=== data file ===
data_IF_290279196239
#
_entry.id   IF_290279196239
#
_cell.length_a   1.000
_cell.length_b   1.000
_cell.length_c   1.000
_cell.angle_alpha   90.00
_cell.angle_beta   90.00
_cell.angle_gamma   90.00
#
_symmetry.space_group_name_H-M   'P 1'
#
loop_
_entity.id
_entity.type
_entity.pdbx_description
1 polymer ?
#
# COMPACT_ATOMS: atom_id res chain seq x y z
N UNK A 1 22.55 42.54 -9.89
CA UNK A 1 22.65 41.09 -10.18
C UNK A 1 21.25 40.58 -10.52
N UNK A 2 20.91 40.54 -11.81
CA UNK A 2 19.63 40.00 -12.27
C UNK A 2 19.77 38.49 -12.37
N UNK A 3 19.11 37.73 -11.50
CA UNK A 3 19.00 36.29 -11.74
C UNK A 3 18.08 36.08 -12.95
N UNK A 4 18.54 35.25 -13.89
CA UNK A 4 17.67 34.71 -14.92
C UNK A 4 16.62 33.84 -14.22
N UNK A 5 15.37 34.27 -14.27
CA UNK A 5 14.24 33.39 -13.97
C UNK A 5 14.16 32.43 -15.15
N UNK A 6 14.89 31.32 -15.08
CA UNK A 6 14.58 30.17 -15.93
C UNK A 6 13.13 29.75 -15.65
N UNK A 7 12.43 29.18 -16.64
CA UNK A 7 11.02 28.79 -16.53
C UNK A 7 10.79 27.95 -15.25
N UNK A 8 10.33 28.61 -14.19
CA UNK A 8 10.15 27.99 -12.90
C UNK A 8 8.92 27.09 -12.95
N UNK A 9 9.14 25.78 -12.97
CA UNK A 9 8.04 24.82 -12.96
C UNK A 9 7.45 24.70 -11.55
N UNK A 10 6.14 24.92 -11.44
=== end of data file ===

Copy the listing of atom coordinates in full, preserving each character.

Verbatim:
data_IF_290279196239
#
_entry.id   IF_290279196239
#
_cell.length_a   1.000
_cell.length_b   1.000
_cell.length_c   1.000
_cell.angle_alpha   90.00
_cell.angle_beta   90.00
_cell.angle_gamma   90.00
#
_symmetry.space_group_name_H-M   'P 1'
#
loop_
_entity.id
_entity.type
_entity.pdbx_description
1 polymer ?
#
# COMPACT_ATOMS: atom_id res chain seq x y z
N UNK A 1 22.55 42.54 -9.89
CA UNK A 1 22.65 41.09 -10.18
C UNK A 1 21.25 40.58 -10.52
N UNK A 2 20.91 40.54 -11.81
CA UNK A 2 19.63 40.00 -12.27
C UNK A 2 19.77 38.49 -12.37
N UNK A 3 19.11 37.73 -11.50
CA UNK A 3 19.00 36.29 -11.74
C UNK A 3 18.08 36.08 -12.95
N UNK A 4 18.54 35.25 -13.89
CA UNK A 4 17.67 34.71 -14.92
C UNK A 4 16.62 33.84 -14.22
N UNK A 5 15.37 34.27 -14.27
CA UNK A 5 14.24 33.39 -13.97
C UNK A 5 14.16 32.43 -15.15
N UNK A 6 14.89 31.32 -15.08
CA UNK A 6 14.58 30.17 -15.93
C UNK A 6 13.13 29.75 -15.65
N UNK A 7 12.43 29.18 -16.64
CA UNK A 7 11.02 28.79 -16.53
C UNK A 7 10.79 27.95 -15.25
N UNK A 8 10.33 28.61 -14.19
CA UNK A 8 10.15 27.99 -12.90
C UNK A 8 8.92 27.09 -12.95
N UNK A 9 9.14 25.78 -12.97
CA UNK A 9 8.04 24.82 -12.96
C UNK A 9 7.45 24.70 -11.55
N UNK A 10 6.14 24.92 -11.44